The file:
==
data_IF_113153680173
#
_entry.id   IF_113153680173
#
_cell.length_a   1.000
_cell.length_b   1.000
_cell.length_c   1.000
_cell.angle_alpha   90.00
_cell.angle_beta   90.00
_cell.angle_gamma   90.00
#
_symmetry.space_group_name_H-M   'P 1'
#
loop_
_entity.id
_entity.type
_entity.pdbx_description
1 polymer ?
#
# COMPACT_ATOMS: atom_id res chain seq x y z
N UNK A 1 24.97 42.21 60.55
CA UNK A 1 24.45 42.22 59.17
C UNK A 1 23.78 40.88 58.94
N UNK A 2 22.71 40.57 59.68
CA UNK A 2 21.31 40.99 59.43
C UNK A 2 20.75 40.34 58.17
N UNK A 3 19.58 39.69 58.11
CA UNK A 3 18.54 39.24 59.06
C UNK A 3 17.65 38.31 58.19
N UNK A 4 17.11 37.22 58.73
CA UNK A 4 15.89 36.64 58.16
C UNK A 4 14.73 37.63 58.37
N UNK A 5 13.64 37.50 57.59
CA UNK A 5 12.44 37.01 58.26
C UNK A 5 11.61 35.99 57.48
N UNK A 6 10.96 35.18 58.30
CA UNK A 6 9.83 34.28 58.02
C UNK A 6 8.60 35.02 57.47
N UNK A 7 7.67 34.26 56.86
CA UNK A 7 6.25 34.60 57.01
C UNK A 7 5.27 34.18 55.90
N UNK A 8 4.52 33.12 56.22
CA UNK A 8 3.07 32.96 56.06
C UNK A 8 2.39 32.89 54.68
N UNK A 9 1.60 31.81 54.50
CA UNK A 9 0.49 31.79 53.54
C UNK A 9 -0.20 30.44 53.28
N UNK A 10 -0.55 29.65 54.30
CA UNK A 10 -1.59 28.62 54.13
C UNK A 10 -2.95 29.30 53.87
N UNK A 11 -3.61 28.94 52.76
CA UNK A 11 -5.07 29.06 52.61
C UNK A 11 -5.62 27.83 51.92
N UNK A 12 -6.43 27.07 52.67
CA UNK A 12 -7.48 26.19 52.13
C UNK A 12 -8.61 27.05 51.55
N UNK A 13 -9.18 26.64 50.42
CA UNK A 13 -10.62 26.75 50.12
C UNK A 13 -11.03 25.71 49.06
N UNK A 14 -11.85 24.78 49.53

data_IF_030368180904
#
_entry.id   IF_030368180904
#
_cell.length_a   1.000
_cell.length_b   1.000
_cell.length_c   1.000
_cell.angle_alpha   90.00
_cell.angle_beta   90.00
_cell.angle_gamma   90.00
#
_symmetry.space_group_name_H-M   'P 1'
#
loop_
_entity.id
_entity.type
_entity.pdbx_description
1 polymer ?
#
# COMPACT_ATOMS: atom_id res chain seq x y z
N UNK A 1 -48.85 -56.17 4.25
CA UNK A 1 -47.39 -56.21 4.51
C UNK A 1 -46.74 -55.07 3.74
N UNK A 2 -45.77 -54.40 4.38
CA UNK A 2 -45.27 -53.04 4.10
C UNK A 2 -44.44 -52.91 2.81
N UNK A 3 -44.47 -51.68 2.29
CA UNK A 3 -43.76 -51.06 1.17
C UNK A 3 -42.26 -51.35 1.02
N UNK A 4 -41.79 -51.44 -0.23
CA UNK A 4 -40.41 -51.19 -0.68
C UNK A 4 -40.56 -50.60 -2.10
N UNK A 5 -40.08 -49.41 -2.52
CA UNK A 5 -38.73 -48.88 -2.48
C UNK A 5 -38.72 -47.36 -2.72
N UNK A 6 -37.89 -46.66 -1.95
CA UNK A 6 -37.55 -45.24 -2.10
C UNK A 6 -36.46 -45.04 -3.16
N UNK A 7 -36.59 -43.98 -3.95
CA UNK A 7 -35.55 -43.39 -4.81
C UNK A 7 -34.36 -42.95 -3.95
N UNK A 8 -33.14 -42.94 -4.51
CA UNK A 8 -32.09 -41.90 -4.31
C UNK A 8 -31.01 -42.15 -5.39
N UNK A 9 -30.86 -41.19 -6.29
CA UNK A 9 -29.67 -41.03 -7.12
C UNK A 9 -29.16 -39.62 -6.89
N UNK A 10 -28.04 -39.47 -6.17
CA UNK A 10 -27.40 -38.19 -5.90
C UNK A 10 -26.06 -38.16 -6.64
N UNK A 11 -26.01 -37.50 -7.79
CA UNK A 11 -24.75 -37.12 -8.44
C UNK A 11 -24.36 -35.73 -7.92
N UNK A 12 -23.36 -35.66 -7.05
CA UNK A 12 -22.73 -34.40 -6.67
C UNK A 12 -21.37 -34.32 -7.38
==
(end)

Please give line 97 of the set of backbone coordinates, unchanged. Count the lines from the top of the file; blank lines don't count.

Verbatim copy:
CA UNK A 6 -37.55 -45.24 -2.10